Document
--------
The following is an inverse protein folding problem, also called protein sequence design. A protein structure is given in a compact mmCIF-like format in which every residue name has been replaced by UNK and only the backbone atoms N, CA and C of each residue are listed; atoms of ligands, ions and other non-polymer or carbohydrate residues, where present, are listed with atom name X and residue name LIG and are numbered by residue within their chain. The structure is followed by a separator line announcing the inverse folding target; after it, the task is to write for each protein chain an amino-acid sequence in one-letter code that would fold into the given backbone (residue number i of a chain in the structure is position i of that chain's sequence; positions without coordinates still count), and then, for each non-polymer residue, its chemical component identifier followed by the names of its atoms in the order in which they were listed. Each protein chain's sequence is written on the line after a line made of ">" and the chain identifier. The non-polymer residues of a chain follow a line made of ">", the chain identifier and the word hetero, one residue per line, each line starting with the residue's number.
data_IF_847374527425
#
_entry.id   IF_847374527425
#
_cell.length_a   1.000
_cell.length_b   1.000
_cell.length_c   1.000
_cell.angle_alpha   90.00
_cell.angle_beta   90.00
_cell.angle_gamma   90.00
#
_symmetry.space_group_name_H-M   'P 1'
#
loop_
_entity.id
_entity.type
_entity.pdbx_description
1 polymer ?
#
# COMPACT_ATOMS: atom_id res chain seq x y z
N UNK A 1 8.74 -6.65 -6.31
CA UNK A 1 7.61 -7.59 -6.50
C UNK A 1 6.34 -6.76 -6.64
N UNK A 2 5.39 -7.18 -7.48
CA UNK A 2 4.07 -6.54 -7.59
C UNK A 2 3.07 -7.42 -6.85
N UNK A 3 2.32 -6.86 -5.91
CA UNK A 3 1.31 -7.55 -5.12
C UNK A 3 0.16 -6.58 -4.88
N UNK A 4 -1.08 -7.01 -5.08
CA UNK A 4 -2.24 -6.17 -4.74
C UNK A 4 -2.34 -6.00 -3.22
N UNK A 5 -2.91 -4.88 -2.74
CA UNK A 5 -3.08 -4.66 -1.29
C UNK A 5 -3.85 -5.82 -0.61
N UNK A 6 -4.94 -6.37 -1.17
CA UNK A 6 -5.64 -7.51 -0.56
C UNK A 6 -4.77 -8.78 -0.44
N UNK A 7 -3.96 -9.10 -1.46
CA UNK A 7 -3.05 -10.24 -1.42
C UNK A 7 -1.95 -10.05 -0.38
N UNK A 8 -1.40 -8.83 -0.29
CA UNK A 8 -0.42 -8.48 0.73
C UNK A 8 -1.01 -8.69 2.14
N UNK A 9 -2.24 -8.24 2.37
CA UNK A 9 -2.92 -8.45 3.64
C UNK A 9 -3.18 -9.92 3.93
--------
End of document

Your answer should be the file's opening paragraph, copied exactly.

The following is an inverse protein folding problem, also called protein sequence design. A protein structure is given in a compact mmCIF-like format in which every residue name has been replaced by UNK and only the backbone atoms N, CA and C of each residue are listed; atoms of ligands, ions and other non-polymer or carbohydrate residues, where present, are listed with atom name X and residue name LIG and are numbered by residue within their chain. The structure is followed by a separator line announcing the inverse folding target; after it, the task is to write for each protein chain an amino-acid sequence in one-letter code that would fold into the given backbone (residue number i of a chain in the structure is position i of that chain's sequence; positions without coordinates still count), and then, for each non-polymer residue, its chemical component identifier followed by the names of its atoms in the order in which they were listed. Each protein chain's sequence is written on the line after a line made of ">" and the chain identifier. The non-polymer residues of a chain follow a line made of ">", the chain identifier and the word hetero, one residue per line, each line starting with the residue's number.